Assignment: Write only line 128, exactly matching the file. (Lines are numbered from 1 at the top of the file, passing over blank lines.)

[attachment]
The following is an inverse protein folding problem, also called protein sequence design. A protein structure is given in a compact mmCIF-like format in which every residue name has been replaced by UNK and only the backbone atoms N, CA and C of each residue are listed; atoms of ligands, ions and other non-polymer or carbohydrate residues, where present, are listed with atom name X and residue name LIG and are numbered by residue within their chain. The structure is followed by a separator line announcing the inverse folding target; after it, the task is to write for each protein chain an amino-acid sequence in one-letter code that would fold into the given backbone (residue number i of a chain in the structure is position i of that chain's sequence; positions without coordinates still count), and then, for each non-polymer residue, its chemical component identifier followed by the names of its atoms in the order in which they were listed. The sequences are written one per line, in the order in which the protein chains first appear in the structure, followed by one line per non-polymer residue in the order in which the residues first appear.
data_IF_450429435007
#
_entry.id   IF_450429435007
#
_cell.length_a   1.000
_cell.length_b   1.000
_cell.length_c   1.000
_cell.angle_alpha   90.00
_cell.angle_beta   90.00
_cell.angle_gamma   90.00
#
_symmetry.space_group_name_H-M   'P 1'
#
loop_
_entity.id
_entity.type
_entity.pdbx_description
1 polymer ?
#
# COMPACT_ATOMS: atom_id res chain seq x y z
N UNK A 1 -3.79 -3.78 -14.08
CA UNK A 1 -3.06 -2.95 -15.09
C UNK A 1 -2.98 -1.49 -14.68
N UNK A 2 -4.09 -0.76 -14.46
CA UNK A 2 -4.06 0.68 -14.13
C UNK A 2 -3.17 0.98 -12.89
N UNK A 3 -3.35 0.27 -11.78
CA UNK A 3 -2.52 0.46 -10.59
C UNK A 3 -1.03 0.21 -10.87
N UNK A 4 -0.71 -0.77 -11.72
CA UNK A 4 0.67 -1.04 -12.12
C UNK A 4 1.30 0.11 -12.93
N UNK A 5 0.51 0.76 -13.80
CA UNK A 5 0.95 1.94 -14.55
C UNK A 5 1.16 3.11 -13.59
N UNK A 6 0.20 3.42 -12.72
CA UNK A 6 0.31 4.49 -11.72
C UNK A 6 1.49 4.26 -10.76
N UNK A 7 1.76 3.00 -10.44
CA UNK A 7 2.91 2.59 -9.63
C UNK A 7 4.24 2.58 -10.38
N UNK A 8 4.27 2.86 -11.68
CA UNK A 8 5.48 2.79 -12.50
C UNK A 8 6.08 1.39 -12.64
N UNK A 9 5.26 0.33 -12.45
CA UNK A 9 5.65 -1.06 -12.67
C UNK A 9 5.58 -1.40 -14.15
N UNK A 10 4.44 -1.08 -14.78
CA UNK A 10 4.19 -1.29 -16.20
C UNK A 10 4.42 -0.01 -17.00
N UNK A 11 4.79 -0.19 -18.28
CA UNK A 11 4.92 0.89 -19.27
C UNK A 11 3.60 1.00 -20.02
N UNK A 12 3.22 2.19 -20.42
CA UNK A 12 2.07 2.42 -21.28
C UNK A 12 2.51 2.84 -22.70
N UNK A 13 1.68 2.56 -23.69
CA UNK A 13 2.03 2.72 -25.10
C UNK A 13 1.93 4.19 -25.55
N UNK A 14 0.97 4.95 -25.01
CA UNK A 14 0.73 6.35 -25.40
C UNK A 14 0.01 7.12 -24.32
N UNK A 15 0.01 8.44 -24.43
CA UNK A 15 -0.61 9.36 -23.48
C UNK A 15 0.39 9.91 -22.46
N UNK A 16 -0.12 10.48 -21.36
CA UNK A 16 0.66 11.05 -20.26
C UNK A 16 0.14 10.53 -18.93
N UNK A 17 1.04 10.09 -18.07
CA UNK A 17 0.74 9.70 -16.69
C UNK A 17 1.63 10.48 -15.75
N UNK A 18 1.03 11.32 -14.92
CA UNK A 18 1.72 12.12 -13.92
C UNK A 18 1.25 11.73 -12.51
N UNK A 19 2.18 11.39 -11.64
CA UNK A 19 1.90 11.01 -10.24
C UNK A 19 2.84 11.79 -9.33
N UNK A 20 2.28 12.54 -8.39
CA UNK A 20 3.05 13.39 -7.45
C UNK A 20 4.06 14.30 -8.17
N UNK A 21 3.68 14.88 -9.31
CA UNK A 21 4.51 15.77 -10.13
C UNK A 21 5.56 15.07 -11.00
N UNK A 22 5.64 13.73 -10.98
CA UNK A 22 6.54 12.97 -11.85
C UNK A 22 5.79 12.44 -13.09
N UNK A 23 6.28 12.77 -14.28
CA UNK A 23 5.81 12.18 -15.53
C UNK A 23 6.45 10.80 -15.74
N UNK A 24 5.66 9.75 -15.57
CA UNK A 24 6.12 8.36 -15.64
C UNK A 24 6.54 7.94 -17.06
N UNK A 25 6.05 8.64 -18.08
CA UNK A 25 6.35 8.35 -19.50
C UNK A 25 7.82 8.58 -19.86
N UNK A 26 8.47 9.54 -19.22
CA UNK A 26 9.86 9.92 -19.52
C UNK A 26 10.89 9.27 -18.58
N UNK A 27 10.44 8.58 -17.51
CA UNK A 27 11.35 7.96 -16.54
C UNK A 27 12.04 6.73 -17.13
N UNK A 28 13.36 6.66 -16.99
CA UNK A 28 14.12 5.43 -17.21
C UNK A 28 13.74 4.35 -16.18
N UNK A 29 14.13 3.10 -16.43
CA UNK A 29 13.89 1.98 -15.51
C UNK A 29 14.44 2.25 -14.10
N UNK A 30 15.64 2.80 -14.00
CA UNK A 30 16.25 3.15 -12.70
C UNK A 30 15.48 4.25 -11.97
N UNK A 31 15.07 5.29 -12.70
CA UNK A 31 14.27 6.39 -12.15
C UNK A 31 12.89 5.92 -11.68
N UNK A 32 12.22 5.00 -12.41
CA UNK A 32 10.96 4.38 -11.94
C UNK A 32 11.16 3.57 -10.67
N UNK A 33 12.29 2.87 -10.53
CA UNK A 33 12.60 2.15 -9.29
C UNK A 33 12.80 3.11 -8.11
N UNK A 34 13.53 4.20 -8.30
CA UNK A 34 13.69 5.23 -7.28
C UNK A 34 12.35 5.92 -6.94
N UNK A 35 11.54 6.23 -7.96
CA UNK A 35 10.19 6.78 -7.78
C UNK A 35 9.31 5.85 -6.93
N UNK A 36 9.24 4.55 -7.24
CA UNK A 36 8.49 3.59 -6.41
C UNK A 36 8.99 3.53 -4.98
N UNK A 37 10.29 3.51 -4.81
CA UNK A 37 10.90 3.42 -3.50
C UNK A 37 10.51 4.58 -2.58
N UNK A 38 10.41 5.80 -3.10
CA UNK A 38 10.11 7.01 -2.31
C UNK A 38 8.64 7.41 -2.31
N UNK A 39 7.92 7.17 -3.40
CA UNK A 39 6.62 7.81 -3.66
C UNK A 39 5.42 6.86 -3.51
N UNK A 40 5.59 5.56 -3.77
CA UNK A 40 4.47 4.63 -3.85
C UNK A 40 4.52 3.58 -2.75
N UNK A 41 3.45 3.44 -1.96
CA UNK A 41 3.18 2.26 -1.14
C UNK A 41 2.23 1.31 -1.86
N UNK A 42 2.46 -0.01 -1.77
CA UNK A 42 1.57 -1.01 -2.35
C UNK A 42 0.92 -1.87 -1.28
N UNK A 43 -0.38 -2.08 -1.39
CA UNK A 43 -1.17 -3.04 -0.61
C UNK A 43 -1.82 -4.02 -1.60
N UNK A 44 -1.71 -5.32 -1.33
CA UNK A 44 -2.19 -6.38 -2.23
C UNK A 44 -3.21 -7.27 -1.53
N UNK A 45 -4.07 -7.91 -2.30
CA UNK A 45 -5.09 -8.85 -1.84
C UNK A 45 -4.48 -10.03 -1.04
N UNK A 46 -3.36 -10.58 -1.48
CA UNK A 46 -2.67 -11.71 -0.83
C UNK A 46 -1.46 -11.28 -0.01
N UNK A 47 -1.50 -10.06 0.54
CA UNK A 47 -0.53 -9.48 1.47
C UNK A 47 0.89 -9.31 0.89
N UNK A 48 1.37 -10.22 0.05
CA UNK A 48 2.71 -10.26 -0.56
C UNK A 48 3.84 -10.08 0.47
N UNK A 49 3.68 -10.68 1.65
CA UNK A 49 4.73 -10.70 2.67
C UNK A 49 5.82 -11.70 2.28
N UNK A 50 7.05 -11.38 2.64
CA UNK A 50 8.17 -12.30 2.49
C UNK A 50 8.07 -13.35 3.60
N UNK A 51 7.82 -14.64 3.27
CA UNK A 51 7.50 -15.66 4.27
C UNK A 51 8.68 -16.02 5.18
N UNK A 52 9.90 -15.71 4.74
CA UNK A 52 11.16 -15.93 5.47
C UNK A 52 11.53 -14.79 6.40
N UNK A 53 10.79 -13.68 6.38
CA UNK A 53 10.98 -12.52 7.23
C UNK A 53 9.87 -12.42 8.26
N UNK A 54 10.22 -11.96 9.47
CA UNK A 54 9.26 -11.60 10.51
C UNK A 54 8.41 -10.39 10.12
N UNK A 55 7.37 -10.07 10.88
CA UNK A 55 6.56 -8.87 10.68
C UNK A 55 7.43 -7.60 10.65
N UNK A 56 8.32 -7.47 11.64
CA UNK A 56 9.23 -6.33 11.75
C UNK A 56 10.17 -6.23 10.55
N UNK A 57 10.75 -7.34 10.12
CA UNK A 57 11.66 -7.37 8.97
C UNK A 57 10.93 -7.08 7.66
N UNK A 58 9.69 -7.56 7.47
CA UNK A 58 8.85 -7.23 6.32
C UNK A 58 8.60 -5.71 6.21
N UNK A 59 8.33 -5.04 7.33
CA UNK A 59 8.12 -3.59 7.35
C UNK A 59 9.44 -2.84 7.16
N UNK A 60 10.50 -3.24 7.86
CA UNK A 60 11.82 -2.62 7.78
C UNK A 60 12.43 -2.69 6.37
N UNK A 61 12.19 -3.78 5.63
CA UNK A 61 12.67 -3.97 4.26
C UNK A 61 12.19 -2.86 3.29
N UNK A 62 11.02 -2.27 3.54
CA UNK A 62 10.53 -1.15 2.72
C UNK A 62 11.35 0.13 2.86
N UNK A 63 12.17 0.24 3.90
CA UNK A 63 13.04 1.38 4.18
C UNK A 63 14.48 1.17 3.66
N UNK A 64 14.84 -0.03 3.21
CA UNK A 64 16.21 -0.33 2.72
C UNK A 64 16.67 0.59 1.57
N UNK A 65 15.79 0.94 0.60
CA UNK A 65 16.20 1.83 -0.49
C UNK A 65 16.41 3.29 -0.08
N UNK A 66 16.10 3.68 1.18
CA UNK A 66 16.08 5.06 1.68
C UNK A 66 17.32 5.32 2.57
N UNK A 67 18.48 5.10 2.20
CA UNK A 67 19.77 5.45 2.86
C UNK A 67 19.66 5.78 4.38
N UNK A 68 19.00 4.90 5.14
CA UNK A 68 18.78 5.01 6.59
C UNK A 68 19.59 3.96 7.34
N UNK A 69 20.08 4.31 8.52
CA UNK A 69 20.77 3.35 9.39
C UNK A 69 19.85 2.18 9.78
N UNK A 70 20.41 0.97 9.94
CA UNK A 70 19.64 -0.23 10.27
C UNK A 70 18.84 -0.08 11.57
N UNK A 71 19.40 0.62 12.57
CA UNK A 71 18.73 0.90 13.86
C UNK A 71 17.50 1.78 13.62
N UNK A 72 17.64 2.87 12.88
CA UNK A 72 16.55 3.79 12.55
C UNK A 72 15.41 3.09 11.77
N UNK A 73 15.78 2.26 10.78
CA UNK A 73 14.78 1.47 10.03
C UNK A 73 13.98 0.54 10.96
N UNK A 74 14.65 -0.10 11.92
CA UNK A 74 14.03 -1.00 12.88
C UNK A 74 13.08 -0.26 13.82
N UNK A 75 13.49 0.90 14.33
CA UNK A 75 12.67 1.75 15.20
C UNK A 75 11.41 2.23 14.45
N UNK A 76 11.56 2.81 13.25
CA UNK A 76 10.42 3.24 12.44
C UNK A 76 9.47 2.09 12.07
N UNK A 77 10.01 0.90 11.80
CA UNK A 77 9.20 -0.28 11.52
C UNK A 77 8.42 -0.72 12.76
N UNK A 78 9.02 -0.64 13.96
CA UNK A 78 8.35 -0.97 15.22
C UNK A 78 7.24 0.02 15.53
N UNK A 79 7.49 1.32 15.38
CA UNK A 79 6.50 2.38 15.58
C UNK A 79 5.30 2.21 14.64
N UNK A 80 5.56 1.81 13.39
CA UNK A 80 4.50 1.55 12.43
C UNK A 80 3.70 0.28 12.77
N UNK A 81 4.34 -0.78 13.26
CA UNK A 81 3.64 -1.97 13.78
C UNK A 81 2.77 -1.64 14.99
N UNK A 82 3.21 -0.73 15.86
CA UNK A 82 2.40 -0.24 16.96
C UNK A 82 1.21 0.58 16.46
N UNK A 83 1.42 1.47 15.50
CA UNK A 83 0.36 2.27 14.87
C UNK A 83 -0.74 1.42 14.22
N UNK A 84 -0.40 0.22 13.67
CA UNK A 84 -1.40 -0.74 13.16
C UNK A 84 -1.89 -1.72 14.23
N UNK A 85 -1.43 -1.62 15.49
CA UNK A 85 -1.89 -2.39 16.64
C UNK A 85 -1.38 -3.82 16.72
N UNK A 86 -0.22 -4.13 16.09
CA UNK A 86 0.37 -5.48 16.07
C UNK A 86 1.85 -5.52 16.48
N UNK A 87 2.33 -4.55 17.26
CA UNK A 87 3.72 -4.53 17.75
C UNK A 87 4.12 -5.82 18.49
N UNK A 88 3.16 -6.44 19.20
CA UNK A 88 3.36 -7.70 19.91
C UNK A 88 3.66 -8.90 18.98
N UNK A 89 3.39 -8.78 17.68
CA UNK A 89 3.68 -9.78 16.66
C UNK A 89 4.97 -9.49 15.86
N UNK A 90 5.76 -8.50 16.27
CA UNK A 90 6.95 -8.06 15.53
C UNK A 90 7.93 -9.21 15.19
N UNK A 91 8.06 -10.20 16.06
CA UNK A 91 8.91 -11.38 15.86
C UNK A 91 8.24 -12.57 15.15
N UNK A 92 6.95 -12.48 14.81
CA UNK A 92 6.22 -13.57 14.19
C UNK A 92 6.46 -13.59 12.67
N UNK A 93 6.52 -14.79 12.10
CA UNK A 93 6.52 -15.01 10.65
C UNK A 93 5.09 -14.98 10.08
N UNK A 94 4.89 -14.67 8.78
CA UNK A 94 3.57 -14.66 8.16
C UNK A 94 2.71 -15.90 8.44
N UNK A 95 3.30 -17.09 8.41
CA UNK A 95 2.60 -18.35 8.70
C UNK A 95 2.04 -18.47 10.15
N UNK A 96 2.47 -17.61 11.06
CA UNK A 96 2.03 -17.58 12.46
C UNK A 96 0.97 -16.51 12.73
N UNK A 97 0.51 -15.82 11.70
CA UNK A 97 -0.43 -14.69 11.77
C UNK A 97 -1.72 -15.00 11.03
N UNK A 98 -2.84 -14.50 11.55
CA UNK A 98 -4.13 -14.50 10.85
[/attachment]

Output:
CA UNK A 36 8.49 3.59 -6.41